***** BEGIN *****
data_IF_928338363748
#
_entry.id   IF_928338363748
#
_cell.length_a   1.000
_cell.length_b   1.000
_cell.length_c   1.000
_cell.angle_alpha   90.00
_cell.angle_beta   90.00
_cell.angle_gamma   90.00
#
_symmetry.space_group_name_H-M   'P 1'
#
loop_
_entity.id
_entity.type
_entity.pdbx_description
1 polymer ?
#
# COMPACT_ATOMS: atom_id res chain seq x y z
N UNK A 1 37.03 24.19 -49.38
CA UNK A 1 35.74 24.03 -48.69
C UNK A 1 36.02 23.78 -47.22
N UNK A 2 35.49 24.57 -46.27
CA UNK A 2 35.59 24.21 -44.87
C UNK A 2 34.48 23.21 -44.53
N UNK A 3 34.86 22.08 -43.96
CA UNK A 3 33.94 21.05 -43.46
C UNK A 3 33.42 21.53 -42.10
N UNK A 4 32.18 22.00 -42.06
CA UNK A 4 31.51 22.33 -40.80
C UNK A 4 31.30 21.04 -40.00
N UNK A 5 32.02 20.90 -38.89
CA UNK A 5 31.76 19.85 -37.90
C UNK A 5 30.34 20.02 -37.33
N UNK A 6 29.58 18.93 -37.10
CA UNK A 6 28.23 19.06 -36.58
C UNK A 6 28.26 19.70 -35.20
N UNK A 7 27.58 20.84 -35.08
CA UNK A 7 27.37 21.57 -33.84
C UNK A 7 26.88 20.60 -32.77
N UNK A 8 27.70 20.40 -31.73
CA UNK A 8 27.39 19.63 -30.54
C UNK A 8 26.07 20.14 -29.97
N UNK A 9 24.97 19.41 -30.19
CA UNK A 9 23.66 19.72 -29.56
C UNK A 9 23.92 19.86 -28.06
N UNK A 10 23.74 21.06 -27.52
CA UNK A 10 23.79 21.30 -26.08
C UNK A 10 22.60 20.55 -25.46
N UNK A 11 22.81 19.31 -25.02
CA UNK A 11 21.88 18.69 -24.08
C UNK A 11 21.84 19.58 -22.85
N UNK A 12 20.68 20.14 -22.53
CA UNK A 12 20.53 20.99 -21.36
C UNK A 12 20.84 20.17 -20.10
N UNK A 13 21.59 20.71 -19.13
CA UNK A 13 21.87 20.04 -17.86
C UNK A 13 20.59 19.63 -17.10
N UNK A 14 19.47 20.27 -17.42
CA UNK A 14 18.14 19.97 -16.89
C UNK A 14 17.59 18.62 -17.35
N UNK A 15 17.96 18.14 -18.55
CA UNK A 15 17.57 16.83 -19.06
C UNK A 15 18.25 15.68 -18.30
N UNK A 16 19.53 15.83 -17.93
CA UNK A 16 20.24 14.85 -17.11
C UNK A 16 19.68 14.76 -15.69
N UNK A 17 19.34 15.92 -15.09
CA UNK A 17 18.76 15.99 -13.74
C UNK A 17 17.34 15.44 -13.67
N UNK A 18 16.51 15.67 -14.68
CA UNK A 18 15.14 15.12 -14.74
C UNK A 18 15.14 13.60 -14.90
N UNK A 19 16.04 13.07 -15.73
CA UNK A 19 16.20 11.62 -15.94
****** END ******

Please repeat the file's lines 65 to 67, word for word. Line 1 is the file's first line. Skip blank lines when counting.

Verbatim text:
C UNK A 15 18.25 15.68 -18.30
N UNK A 16 19.53 15.83 -17.93
CA UNK A 16 20.24 14.85 -17.11